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Kids should be allowed to play war games with fake guns and bring toy weapons to school because it helps their social and academic ­development, says Queensland researcher Jennifer Hart.

University of the Sunshine Coast associate lecturer in early childhood education Jennifer Hart said parents should not be scared their children will grow up to be “serial ­killers” if they engage in rough play.

Dr Hart said banning rough play and play fighting was unnecessary. “Research demonstrates playful aggression within early childhood programs is beneficial, yet it is typically discouraged by parents and teachers because it is interpreted to be inappropriate or dangerous,” she said.

She said the activities help children develop an understanding of right and wrong, trust, empathy, restraint, co-operation, conflict resolution and co-ordination, reports Brisbane Times.

Dr Hart said she was “all for” schools letting kids play with toy weapons, such as nerf guns.

“Many parents grew up playing cowboys and Indians and Star Wars … and to me it’s ironic because our children are doing the same, (we think) they’re going to grow up to be serial killers when we’re perfectly normal and contribute to society and hold normal jobs.”

Educational psychologist Jennifer StGeorge, a senior lecturer in family studies at Australia’s University of Newcastle, recently said play fighting actually helps kids develop.

“Rough-and-tumble play definitely doesn’t make kids more aggressive,” StGeorge said in an interview with kinstantly “And it has lots of social and emotional benefits.”

StGeorge says. “Likely men’s preference to play physically in the rough-and-tumble competitive way is linked to evolution.”

“Some studies show kids are calmer and more ready for social play after a good rough-and-tumble,” she adds. Read our recent story here.

Share your comments below.

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  • Totally agree ????

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  • I don’t see a problem with kids rough playing or playing with weapons. How else are they going to learn anything and further develop. A kid playing with a gun is not going to turn out to be a serial killer just for playing with plastic guns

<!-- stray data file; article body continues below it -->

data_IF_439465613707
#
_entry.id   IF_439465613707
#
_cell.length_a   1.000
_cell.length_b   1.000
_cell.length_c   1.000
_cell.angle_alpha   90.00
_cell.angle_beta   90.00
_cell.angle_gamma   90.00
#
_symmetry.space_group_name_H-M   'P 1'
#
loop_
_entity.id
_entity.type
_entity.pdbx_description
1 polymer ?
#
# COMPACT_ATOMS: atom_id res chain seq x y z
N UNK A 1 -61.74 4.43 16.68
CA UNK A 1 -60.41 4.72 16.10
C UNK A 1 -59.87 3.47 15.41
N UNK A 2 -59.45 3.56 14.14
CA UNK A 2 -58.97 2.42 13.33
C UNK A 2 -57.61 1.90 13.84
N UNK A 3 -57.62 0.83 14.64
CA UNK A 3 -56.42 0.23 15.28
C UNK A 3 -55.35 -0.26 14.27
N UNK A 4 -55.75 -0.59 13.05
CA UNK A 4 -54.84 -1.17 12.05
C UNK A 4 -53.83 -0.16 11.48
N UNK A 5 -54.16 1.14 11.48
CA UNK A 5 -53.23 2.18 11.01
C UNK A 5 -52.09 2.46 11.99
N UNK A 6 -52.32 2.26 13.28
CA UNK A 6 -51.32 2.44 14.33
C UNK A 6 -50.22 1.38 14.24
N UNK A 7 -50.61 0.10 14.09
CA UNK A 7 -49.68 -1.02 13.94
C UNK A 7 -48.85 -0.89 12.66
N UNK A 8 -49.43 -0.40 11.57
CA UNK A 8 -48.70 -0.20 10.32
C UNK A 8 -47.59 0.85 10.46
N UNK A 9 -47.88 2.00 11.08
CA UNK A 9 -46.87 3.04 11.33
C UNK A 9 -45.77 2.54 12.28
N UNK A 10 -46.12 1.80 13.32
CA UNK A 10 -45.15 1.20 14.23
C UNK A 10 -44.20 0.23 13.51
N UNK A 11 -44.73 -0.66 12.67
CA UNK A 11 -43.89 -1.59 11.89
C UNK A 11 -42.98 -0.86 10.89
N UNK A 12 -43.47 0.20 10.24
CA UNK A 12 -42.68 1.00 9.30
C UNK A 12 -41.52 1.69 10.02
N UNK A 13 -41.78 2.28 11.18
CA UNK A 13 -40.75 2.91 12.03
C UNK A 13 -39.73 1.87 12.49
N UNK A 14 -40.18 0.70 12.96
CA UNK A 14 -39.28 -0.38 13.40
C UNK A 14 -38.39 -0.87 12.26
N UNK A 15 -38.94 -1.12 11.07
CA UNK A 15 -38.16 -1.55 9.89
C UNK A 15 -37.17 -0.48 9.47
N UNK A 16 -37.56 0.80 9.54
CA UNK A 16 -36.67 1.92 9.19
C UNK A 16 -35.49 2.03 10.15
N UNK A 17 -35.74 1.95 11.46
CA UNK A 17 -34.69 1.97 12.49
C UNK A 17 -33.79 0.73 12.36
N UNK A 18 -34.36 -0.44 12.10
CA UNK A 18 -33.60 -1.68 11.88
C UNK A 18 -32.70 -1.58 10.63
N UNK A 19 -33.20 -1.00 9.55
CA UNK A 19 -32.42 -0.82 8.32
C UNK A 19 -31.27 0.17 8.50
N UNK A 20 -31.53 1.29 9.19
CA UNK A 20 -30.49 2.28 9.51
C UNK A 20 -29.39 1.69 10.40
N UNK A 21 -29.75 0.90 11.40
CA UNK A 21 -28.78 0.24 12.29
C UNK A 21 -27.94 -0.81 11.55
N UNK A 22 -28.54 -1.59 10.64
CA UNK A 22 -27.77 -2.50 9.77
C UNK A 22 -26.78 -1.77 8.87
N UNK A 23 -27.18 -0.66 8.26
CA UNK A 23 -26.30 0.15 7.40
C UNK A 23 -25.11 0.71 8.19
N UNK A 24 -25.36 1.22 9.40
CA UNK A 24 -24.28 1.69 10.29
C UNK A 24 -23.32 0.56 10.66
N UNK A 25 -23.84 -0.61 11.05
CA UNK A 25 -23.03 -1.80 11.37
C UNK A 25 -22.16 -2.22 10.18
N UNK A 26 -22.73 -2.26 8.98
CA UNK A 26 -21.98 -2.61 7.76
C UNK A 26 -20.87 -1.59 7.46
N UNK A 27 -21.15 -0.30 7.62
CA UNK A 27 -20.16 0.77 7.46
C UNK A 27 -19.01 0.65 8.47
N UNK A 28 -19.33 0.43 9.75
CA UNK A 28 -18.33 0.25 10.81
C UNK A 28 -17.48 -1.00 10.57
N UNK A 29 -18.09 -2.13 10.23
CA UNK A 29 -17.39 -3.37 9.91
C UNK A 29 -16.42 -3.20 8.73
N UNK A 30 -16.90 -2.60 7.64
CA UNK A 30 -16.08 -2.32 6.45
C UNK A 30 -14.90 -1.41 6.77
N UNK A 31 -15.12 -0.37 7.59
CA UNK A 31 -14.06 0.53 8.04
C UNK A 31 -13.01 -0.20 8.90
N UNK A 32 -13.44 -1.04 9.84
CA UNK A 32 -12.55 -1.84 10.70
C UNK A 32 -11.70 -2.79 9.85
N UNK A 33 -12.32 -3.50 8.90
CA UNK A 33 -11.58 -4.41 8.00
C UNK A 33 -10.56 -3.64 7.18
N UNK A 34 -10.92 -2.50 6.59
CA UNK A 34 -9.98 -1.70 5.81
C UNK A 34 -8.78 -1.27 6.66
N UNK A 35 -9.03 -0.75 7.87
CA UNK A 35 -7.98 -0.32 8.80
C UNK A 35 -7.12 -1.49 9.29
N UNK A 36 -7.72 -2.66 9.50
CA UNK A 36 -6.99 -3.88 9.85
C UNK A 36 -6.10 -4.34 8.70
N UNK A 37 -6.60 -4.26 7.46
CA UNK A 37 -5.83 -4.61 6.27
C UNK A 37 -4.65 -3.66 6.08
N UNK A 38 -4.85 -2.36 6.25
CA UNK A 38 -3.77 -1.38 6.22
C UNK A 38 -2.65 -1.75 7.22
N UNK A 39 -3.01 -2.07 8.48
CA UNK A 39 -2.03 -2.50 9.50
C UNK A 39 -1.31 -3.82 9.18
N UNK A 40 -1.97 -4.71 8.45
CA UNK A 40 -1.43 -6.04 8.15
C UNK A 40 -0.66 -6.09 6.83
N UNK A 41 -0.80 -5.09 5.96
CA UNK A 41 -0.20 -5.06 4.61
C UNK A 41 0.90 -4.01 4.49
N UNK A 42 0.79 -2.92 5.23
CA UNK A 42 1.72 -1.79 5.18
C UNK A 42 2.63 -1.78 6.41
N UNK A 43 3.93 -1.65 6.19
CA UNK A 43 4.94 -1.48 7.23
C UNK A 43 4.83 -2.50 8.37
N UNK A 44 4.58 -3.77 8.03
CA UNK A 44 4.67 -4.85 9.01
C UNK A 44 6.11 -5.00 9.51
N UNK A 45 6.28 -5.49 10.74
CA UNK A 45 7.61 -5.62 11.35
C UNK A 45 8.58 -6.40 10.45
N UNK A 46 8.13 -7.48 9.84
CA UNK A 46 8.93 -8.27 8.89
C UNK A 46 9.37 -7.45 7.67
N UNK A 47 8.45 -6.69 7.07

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  • How is fake weapons teaching right from wrong??
    Playing with water psitols – spraying humans and pets with water…is not looked on the same as playing with “ordinary” toy guns. Some of the boys hated cowboys and indians. There was plenty of other toys they loved to play with – tricycles, scooters, cars and plenty of other games.

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  • No – it get’s children outside and teaches real from fake. Far better than playing games on their computers where someone gets ‘hurt’ but get’s up again. In real life if you get hurt, you lie on the ground and cry and the other friends playing around you help you and realise that it is real.

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  • We watched cowboy and Indian movies….there were no graphic scenes like there are in movies today.
    My brothers had water pistols, cap guns, plastic and wooden swords thanks to Zorro.
    I loved the smell of the caps and sometimes we would get a roll of them and set them off by hitting them with stones.

    None of my brothers have grown up to be criminals and none of them have murdered anyone either. One owns a rifle and its registered with the police and he has had them turn up on the doorstep to do a random check that his gun is locked away securely and that the bullets are locked in another location. He goes hunting with permits .

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  • Play fighting I can accept, but I’m not keen on toy weapons.

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  • We all did this growing up,l can’t see the problem!

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  • Nothing wrong with rough play. I don’t think toy guns are necessary though

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  • I do agree that kids need to run, climb, swing, play sports etc and expend energy, but I don’t agree that play fighting is healthy.

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  • I can’t believe this is even a topic requiring discussion. If rough play is what is getting your child outside happy healthy and active then I am all for it. My son has numerous guns and swords. My one rule is that they are never ever to be aimed at people’s upper bodies. He did it once and I threw the gun in the bin.

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